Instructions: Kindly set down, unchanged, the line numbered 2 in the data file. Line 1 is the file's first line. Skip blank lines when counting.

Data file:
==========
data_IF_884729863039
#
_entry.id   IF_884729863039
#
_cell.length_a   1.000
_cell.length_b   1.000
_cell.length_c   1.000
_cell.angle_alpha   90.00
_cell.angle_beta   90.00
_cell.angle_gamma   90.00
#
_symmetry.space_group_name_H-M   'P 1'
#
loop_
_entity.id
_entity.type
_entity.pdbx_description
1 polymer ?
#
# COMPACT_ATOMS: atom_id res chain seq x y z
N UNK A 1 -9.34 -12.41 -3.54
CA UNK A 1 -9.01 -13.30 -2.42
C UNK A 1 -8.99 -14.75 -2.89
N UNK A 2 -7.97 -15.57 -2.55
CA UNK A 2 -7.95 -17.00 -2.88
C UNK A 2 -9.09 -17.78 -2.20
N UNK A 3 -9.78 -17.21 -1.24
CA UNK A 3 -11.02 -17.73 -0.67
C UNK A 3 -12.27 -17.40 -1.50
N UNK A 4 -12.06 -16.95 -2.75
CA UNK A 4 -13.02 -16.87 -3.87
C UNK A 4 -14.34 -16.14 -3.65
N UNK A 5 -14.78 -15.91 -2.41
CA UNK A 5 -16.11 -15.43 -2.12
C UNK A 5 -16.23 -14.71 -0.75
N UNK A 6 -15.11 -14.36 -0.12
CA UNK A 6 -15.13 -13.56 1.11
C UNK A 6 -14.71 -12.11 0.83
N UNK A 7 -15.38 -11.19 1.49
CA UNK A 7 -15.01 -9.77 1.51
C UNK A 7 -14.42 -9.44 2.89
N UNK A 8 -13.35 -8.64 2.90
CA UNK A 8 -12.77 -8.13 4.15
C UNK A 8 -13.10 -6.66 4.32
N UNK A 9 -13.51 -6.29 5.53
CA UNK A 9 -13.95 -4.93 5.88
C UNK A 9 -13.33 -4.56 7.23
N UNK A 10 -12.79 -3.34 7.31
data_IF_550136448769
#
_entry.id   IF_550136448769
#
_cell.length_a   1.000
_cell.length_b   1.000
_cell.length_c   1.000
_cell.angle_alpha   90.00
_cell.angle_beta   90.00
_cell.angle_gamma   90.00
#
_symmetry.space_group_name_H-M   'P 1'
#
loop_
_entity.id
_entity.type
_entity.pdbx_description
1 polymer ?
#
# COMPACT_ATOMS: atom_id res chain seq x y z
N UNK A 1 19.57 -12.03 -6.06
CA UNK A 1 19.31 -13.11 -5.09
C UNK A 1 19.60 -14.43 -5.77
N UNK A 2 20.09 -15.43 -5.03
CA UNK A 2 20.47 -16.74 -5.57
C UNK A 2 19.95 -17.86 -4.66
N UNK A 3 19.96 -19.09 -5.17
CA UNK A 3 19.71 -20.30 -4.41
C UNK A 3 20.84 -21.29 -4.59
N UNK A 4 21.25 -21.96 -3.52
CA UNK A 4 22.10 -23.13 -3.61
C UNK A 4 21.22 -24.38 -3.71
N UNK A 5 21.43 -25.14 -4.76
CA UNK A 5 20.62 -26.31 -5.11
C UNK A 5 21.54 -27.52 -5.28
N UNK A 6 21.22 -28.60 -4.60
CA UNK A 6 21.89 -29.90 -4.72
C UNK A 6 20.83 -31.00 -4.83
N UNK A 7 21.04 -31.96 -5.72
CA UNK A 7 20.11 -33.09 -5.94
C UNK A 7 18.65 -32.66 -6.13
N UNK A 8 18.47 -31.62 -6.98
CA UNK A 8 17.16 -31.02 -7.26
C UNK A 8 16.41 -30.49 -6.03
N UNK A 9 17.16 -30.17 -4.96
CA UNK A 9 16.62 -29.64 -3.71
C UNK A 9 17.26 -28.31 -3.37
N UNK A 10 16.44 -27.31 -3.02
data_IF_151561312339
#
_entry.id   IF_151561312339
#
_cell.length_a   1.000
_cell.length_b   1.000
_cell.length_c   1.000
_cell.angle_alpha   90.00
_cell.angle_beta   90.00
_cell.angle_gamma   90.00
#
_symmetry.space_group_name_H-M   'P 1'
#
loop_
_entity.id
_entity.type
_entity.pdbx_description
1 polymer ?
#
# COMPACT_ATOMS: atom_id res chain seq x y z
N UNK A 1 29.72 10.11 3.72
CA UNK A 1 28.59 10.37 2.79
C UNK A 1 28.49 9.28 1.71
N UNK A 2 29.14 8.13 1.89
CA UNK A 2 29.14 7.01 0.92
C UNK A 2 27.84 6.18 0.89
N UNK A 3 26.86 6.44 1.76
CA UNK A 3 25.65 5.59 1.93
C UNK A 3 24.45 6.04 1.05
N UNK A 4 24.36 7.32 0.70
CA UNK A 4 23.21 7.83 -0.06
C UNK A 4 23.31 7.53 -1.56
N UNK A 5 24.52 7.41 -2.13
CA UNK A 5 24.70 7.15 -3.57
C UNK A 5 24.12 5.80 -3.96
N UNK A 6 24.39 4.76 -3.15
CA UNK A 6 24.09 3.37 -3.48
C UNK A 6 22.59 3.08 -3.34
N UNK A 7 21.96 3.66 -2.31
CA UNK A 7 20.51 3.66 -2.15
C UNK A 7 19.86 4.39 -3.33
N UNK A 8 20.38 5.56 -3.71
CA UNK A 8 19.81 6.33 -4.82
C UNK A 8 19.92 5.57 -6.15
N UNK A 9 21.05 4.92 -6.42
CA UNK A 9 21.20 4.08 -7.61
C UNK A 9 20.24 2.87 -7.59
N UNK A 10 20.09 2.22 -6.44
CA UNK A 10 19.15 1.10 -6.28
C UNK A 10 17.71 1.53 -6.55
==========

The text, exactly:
#